Last month, the European Commission asked EFSA to rapidly assess the relevance of the study, published in the September issue of the Journal of the American Medical Association (JAMA), and its implications for hazard and risk assessment of BPA.
The researchers of the JAMA study concluded that the 25 per cent of people with the highest levels of BPA in their bodies were more than twice as likely to have heart disease and, or diabetes compared to the 25 per cent of the people with the lowest levels.
BPA is used in certain packaging materials such as polycarbonates for baby food bottles. It is also used in epoxy resins for internal protective linings for canned food and metal lids.
Concerns have arisen over BPA since it has been found to migrate in small amounts into foods and beverages stored in the materials and some recent animal studies indicated that high levels of BPA could be carcinogenic.
EFSA’s unit on food contact materials, enzymes, flavourings and processing aids (CEF) and the Unit on Assessment Methodology (AMU), in a statement, said that the JAMA study included no information on long term exposure to BPA which they said would be important “in order to establish a correlation between BPA and the development of the chronic medical conditions in question.”
A spokesperson for EFSA told FoodProductionDaily.com that the regulator was aware of the JAMA study on BPA before receiving the request from the European Commission, which was sent on 23 September, and was able to make the necessary preparations for a preliminary discussion on the study by CEF.
He said that EFSA’s statement on the study was subsequently finalised by the CEF and AMU units over the course of the following month: "This was sufficient time to identify the shortcomings of the JAMA report."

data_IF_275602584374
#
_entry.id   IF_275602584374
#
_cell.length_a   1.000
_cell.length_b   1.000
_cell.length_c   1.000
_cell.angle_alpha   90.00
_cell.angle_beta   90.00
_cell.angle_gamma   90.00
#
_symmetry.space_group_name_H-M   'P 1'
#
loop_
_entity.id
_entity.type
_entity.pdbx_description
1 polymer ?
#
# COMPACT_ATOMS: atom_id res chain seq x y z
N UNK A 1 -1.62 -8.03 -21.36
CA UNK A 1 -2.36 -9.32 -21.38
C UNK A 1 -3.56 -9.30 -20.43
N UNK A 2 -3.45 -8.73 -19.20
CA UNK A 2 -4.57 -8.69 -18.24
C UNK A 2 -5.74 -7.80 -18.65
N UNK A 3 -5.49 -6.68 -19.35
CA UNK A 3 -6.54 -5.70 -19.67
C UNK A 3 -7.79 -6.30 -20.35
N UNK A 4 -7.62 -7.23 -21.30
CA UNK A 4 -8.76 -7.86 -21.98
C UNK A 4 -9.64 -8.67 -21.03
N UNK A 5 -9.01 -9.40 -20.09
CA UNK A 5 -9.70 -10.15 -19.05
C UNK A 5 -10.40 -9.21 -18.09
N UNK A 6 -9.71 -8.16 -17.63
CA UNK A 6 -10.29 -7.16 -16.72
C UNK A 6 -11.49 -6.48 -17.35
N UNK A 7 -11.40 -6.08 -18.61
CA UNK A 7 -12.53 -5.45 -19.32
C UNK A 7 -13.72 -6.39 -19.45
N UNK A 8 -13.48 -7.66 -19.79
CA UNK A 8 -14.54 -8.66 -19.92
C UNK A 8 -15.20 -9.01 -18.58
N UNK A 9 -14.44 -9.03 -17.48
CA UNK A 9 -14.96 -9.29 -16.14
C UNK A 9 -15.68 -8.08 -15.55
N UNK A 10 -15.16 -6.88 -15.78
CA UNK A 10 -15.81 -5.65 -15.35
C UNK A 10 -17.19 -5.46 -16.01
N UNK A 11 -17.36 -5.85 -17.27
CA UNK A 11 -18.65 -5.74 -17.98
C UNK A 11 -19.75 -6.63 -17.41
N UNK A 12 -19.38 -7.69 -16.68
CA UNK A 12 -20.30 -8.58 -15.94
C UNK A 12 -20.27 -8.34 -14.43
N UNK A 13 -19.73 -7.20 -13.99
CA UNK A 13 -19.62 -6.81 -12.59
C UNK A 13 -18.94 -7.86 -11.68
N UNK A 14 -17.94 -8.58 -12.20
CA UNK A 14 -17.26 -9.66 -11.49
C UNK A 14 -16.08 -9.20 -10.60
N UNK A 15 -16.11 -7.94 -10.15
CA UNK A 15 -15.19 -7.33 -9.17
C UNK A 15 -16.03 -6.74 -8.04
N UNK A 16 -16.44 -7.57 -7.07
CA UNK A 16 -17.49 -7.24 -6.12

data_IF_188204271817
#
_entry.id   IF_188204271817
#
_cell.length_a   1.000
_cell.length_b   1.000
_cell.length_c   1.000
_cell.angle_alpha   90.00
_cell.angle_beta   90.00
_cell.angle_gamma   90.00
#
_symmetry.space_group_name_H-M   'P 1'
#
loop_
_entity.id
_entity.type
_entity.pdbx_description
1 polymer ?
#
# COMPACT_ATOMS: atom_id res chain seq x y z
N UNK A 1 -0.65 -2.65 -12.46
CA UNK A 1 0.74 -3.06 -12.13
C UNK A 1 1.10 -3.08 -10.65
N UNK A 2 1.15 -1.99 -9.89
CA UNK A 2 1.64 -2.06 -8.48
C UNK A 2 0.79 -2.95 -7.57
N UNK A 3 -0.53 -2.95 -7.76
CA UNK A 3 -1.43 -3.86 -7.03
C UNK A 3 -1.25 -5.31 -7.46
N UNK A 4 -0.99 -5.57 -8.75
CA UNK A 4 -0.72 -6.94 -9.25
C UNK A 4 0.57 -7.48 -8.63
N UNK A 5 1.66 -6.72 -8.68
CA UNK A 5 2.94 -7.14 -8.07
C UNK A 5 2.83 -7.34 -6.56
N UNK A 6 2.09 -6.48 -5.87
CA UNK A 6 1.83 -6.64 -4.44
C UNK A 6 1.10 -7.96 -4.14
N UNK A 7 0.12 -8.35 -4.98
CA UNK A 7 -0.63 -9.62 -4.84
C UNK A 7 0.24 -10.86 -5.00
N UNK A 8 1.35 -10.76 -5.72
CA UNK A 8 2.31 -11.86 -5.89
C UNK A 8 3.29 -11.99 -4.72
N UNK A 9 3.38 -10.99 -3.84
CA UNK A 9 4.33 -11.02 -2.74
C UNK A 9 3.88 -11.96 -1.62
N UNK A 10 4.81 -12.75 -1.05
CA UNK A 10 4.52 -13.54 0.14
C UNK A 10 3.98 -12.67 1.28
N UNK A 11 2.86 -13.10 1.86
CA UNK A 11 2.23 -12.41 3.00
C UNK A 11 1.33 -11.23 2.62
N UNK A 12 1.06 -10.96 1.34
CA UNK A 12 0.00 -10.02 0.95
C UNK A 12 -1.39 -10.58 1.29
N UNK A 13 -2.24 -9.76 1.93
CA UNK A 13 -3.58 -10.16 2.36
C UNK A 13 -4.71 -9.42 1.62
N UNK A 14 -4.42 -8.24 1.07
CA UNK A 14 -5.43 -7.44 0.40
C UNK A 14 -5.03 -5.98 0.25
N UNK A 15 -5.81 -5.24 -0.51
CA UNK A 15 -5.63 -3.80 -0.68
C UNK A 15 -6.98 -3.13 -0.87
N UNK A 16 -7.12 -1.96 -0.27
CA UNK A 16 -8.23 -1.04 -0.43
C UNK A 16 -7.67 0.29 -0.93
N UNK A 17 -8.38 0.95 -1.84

The spokesperson added that all of EFSA’s panels and units constantly review new scientific information as it becomes available with a view to revising previous opinions if that is considered to be necessary.
The authors of the controversial BPA study said it was based on the ‘first large scale and high quality population representative (BPA) data set to become available.’
"Widespread and continuous exposure to BPA, primarily through food but also through drinking water, dental sealants, dermal exposure and inhalation of household dusts, is evident from the presence of detectable levels of BPA in more than 90 per cent of the US population,” according to the researchers.
The researchers also called for follow-up studies to confirm their findings:
“Given the substantial negative effects on adult health that may be associated with increased BPA concentrations and also given the potential for reducing human exposure, our findings deserve scientific follow-up.”
Last week, the Canadian government formally declared BPA a hazardous substance and placed the chemical on its list of toxic substances.
It said that it will immediately proceed with drafting regulations to prohibit the importation, sale and advertising of polycarbonate baby bottles that contain the chemical, as well as taking action to limit the amount of BPA being released into the environment.
The decision comes six months after the Canadian authorities first announced plans to limit use of the controversial chemical.
In an opinion published in July, EFSA addressed the difference between infants and adults in clearing BPA from the body:
“Results confirmed that exposure to BPA was well below the TDI of 0,05 mg/kg bw for both adults and newborns. Indeed, after exposure to BPA the human body rapidly metabolises and eliminates the substance.
“Newborns can similarly clear BPA at levels far in excess of the TDI. In its evaluation, EFSA took into account both the previous and the most recent information and data available.”